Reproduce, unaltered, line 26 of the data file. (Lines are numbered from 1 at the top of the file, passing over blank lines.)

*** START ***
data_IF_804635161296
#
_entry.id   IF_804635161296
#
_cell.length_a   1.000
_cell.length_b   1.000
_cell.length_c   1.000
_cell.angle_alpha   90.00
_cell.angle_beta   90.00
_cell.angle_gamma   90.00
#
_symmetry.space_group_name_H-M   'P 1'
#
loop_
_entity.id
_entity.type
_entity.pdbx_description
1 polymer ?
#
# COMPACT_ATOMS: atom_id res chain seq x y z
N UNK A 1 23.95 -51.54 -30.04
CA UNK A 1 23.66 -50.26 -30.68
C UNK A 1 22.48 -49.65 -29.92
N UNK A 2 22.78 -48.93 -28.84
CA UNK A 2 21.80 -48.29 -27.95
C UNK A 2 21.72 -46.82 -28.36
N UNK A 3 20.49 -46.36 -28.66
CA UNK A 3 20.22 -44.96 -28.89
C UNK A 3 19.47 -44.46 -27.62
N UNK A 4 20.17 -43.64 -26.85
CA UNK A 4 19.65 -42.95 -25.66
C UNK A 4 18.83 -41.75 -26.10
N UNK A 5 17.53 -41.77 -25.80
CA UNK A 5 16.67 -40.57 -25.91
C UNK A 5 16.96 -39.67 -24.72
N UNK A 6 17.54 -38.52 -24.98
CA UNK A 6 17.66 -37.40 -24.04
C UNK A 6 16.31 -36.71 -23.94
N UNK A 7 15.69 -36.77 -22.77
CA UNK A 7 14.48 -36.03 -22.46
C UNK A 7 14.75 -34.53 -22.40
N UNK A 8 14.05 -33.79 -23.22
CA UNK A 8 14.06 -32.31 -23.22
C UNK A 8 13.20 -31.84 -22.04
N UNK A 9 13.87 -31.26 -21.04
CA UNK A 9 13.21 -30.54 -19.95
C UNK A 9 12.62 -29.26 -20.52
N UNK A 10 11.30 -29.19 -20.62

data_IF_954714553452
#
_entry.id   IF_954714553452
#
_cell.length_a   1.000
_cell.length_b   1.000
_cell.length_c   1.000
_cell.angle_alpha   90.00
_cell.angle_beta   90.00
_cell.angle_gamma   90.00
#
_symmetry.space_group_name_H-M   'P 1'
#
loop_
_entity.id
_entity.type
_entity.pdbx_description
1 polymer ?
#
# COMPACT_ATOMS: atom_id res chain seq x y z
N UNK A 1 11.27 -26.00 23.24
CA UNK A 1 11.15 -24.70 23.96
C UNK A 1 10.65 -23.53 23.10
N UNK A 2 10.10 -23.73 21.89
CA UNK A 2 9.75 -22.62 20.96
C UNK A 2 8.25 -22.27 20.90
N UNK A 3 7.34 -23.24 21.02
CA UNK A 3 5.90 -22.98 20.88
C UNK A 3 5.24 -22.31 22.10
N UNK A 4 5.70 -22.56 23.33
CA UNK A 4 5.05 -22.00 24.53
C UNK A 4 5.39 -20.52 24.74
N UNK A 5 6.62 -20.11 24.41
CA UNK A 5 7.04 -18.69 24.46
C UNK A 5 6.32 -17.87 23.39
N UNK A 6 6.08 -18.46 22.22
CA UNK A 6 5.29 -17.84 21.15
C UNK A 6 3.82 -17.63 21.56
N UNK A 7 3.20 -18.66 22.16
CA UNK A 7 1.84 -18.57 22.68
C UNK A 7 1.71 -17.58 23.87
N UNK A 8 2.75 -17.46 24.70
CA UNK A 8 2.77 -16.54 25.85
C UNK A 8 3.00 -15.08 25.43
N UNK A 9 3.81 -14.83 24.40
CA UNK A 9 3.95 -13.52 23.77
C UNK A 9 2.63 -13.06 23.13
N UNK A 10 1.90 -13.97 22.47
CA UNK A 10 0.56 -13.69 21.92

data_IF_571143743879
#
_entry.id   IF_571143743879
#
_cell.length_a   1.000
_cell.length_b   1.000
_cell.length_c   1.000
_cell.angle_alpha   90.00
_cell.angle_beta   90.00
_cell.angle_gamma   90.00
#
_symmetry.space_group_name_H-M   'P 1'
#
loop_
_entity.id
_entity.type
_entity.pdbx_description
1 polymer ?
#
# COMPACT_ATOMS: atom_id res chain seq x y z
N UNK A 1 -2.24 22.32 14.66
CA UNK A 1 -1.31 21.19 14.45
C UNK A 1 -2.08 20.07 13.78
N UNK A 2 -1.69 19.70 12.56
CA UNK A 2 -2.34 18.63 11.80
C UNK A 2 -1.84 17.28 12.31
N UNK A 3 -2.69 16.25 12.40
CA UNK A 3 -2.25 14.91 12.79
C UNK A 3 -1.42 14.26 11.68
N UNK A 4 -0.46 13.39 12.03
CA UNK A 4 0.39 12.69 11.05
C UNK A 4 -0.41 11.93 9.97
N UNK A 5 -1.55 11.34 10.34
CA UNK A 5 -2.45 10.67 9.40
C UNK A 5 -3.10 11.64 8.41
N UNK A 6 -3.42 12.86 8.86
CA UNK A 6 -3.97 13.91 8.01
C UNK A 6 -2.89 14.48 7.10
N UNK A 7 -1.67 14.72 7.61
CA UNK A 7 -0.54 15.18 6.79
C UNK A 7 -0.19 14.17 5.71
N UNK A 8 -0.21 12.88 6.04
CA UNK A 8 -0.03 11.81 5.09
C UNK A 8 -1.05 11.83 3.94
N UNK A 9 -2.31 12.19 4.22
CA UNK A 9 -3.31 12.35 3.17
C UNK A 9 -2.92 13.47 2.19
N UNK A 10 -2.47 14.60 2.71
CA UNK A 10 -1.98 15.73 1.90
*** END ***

C UNK A 2 21.72 -46.82 -28.36